A good client called me recently in need of an appraisal just
outside of my Portland service area. I
had a little extra time that day, so I said I would check around and see if I
could find someone to help them. Even after
calling five or six different appraisers, I was unable to find anyone willing
to take the rural appraisal assignment. Most
of the appraisers that I called are booked up for two to three weeks and are only
servicing their best clients or are cherry picking the easier or higher-paying
assignments. This anecdote suggests a
shortage of appraisers.
The number of appraisers has been declining since the 2007
real estate market collapse. According
to the Appraisal
Institute Research Department, the number of active appraisers
in the United States dropped by roughly three percent each year from 2008 through
2014. The decrease was smaller in 2015,
but it is noteworthy that 62% of appraisers are over the age of 50. Of the total number of appraisers, a mere 1% are
under the age 25.
I researched Oregon appraiser statistics back to 2010. The total of active Oregon appraisers mimics the
national trend, falling from 1,601 in year 2010 to 1,377 by year 2015. The number of Certified Residential
Appraisers has remained nearly constant since 2010 (losing only 15), but the total
of Licensed Appraisers has plummeted more than 50% in that time. There are currently only 69 Registered
Appraiser Assistants training to become an appraiser.
I believe there are several factors creating a shortage of appraisers.
is strong demand for appraisers due to an active real estate market that is bolstered
by an improved economy and continued low interest rates.
fees have not kept pace with inflation.
Ten years ago, the typical appraisal fee in the Portland area for a standard
lender appraisal was $400 to $450. I no
longer accept assignments at these fees, but this remains the payment offered
by the majority of lender and AMC clients.
You would think that supply
and demand would increase prices and balance the market. However, such market forces have not worked in
favor of appraisers because by receiving assignments from only a few larger
appraisal management companies, appraisers have less power to negotiate higher
fees. Additionally, appraisers are often
required to accept a client’s (management company’s) fee structure prior to
being able to receive assignments from them.
The result is that appraisers accept lower fees but often turn down more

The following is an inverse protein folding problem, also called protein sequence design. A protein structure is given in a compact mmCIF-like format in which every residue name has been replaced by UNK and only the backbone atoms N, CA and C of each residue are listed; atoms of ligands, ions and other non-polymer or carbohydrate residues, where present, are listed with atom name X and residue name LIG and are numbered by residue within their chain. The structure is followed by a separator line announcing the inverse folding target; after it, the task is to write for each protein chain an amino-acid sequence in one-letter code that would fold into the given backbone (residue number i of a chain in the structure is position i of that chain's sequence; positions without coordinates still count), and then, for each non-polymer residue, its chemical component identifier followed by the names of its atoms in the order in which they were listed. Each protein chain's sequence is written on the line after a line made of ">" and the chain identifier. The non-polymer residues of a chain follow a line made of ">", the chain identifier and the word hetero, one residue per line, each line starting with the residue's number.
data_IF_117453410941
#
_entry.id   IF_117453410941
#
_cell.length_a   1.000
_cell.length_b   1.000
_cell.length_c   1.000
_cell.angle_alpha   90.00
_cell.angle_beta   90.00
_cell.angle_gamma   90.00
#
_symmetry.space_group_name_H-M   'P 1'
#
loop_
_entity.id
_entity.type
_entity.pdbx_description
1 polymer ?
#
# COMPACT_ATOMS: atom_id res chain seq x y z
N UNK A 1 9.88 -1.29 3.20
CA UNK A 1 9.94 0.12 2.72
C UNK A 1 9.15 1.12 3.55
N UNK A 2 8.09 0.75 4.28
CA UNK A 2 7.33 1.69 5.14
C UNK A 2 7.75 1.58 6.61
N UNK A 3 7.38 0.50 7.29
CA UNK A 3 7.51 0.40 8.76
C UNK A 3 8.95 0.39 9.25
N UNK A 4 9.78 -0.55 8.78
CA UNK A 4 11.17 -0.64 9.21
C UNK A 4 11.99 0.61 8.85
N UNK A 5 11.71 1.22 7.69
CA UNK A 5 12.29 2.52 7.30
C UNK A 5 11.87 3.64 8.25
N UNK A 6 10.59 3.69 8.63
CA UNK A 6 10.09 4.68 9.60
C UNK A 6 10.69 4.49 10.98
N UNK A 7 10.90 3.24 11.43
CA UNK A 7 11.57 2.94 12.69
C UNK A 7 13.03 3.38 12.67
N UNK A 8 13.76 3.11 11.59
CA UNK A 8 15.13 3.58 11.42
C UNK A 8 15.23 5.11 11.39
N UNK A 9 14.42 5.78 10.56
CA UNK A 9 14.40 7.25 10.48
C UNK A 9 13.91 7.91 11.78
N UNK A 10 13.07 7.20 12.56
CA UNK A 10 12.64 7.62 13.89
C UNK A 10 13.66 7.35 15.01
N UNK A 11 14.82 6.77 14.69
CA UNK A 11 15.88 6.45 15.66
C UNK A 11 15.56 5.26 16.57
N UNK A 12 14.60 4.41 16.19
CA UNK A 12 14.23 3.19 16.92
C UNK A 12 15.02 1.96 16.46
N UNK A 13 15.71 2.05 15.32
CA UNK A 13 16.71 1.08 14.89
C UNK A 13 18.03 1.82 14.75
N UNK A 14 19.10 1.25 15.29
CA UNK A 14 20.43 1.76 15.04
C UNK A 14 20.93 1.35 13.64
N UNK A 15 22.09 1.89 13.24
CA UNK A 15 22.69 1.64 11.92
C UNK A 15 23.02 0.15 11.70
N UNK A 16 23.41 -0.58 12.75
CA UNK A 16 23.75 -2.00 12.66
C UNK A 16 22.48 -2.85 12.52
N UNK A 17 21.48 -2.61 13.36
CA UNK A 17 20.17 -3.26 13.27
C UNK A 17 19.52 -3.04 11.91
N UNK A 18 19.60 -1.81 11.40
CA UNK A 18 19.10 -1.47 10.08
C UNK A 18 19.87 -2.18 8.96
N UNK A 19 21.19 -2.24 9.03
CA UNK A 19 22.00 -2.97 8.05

report requirements and oversight have increased since the last real estate
market collapse. Appraisals that I do
today take at least twice as long as the same report would have taken prior to
2007. This is despite advancements in
technology and is caused mostly as a result of having to show and explain
everything that in the past might have only remained in the work file or would
not have been an issue.
liability has escalated since the 2007 real estate market collapse. Appraisers have increasingly become the target
for lawsuits when a homeowner fails to pay their mortgage.
It is more
difficult to become an appraiser. If you want to make money as an appraiser,
you must be at least Certified Residential.
The Certified Residential Appraiser now requires a bachelor’s degree and
hours of experience over a minimum of two years. Working for two years as a low paid
Appraiser’s Assistant after paying for college is the most difficult hurdle for
many appraisers will train assistants.
Only about 5% of appraisers in Oregon have an assistant and not all
assistants will survive to become appraisers.
Some of the reasons that appraisers tend to be unwilling to accept
assistants are listed here.
Assistants are employees. I am not an employment tax expert, but it is
my understanding that an appraiser assistant is an employee and cannot
be an independent contractor because the supervising
appraiser has too much control over their schedule and work. Most appraisers are home businesses without
the infrastructure to handle employees.
Liability is increased when training an
assistant because if the assistant make a mistake, the supervising appraiser is
Assistants are very limited in what they can do
to assist in the appraisal process. Lenders
will typically not accept an appraisal where the assistant was the only one who
viewed the subject property and the comparable sales. This means that even if the appraiser is
paying the assistant a small wage, the gain in productivity might not be
The problem of few appraisers is complex and likely will
continue in the next year. However, I
believe that there is promising technology on the horizon that will make individual
appraisers much more efficient and permit them to handle larger volumes of work
with fewer people. Additionally, any
increase in interest rates will likely reduce the number of homeowners
refinancing and relieve some of load on appraisers.
Did I leave anything out or do you want to join in the
conversation? Let me know in the
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